Android News

Myriad plans to run Android apps on non-Android phones with Alien Dalvik

February 8, 2011 | by Andrew Kameka


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Myriad Group has made it possible for non-Android users to run Android apps on their phone. For all the people who hack their Nokia or Windows Mobile to load Google’s mobile OS on it, they can save themselves the trouble and simply run Alien Dalvik, Myriad’s new solution that frees Android apps from Android.

Alien Dalvik works by “repackaging” the .apk files that store and run Android apps. Myriad claims that it can run apps unmodified, which basically means it will not take extra work for most developers to build an app for Android and have it run on Alien Dalvik through virtualization. The end user will not have to take any special steps.

It remains to be seen how elegant a solution Alien Dalvik will be for people looking to run increase their apps options. We’ve seen several cases where Android apps don’t perform well – or don’t work at all – on certain Android devices because of hardware issues or manufacturer-made changes to Android. How on Earth can Myriad expect to run these same apps on an entirely new operating system and not expect problems to arise? The company plans to demonstrate Alien Dalvik running Android apps on MeeGo next week, so we’ll know soon enough.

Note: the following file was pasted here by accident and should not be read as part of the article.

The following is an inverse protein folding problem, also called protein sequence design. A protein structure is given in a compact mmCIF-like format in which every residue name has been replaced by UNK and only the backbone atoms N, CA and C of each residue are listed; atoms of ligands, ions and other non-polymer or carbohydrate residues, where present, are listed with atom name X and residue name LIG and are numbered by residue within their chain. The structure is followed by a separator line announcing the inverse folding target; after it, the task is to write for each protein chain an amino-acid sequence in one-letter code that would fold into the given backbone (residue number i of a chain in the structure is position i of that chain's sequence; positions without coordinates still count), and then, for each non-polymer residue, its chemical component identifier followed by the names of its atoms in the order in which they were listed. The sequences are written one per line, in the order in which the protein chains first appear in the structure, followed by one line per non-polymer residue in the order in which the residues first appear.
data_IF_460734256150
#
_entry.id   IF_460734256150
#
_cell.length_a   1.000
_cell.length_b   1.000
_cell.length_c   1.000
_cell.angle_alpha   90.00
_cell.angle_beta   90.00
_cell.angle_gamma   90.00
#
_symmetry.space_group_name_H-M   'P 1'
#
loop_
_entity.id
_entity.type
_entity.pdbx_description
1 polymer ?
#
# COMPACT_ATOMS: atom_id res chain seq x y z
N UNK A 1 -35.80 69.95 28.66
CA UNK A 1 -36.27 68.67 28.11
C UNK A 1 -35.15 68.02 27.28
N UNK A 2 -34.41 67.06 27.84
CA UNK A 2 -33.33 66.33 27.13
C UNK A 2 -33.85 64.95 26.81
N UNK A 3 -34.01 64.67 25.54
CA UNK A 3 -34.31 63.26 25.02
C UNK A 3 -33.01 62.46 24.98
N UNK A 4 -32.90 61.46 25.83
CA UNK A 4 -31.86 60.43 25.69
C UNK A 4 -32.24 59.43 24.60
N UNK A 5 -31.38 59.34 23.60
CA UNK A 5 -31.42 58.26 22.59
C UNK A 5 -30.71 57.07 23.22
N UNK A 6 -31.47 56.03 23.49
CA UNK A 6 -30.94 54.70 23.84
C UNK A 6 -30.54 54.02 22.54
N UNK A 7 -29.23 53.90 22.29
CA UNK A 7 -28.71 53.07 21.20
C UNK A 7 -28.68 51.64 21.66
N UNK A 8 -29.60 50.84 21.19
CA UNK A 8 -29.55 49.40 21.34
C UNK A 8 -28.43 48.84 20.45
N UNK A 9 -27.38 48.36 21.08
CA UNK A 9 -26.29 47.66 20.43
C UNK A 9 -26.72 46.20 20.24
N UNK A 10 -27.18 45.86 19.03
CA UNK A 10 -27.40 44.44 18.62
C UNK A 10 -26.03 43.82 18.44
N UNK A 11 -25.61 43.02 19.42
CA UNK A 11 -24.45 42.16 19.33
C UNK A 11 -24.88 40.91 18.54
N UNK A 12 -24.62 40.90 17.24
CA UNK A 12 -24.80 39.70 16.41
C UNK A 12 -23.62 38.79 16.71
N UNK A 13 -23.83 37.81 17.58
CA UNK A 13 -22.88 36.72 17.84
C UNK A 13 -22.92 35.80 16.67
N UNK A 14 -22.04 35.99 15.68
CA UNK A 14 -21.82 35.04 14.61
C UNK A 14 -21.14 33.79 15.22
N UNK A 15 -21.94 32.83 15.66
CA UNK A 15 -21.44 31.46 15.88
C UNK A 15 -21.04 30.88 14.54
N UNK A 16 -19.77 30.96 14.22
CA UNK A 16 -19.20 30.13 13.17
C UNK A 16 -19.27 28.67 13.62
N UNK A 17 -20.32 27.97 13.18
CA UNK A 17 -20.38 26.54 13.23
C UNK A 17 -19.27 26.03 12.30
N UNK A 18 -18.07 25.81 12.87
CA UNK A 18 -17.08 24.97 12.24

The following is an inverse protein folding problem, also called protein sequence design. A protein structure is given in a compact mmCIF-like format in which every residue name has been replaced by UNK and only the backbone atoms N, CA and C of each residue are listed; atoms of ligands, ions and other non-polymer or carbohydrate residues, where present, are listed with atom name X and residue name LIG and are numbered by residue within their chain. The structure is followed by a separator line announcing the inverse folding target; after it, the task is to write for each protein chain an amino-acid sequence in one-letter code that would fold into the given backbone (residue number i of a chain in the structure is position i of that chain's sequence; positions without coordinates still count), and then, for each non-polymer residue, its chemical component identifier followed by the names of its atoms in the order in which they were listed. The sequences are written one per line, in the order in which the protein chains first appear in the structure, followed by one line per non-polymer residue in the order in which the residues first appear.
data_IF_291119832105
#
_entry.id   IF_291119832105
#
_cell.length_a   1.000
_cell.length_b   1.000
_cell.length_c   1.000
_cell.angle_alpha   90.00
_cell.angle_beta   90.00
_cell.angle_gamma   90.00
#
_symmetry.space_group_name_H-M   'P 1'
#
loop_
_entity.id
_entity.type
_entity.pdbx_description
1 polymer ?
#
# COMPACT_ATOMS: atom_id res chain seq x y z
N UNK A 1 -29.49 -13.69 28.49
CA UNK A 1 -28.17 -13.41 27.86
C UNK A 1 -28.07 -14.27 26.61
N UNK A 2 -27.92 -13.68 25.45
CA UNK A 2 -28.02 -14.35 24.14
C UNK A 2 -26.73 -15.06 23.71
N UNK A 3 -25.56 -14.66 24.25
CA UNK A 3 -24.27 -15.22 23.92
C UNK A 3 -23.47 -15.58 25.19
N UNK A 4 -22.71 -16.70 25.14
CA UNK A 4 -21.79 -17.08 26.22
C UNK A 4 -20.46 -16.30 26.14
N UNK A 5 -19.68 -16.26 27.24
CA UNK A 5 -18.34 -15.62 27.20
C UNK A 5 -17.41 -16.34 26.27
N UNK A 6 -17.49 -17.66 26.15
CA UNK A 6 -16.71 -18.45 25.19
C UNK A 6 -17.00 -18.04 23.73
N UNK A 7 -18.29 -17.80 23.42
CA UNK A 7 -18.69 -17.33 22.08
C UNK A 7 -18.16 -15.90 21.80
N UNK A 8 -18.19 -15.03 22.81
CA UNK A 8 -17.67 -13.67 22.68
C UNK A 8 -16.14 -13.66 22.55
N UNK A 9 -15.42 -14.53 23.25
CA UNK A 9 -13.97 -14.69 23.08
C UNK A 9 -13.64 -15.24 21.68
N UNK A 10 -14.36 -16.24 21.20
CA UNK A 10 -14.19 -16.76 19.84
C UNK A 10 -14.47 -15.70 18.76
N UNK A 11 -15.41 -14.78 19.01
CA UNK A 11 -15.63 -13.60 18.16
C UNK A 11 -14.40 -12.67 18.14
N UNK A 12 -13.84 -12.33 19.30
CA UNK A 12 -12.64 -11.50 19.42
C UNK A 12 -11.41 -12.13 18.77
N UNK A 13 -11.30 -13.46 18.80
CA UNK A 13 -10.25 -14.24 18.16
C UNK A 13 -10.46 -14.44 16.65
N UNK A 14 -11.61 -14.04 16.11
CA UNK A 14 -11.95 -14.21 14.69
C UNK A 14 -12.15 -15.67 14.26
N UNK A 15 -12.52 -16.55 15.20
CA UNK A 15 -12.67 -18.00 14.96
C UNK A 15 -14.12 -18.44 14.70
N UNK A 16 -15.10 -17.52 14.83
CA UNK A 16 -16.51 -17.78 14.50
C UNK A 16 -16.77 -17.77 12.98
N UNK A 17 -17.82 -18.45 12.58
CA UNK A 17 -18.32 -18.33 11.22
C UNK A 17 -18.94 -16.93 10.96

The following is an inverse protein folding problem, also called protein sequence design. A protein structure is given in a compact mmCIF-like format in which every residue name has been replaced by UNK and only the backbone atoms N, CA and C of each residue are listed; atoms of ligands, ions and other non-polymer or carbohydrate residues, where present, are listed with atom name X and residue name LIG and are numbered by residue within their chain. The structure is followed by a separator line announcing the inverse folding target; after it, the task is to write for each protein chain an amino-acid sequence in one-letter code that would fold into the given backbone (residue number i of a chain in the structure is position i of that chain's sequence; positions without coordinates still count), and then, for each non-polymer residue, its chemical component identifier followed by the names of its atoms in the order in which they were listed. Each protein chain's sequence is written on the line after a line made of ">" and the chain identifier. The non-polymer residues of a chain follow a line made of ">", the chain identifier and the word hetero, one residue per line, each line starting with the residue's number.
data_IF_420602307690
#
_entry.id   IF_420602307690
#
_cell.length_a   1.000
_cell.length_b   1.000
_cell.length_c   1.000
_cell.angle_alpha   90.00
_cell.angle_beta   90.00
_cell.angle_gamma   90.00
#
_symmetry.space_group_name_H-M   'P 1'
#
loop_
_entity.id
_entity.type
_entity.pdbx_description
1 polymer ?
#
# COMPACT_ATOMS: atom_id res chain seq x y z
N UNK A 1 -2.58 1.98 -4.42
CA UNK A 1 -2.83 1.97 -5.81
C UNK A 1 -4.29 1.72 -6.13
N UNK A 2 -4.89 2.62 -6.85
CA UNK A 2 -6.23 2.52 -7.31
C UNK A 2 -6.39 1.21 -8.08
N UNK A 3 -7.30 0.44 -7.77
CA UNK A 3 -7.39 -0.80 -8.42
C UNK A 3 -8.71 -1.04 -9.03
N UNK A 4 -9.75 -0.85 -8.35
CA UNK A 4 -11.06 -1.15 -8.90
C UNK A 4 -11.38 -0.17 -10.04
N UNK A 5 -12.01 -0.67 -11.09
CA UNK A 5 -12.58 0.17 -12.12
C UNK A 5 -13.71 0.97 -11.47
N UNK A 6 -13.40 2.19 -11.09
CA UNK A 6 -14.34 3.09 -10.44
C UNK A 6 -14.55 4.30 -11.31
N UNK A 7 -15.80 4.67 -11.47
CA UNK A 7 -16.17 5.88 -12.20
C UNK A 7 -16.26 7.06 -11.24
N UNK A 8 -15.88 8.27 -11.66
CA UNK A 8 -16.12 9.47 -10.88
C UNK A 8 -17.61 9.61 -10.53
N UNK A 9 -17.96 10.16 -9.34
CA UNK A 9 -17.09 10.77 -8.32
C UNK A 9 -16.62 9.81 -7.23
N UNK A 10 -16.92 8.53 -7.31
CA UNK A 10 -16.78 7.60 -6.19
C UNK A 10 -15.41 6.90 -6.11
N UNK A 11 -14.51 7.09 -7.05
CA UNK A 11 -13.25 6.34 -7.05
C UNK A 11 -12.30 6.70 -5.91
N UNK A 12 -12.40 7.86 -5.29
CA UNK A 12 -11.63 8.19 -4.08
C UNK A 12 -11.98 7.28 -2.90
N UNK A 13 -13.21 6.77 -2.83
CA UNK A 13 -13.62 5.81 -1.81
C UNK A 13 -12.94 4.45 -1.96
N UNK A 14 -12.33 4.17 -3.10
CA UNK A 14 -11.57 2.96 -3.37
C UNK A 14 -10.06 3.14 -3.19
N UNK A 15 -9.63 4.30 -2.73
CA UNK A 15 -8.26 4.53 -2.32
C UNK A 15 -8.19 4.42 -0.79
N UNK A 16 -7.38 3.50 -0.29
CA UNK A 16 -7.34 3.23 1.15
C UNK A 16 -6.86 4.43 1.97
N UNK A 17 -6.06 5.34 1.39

And for people who say, “Why would anyone want to do this?” you’d be surprised how many times we’re asked how someone can install an Android app on BlackBerry, Nokia, or Windows Phones. It happens. A lot.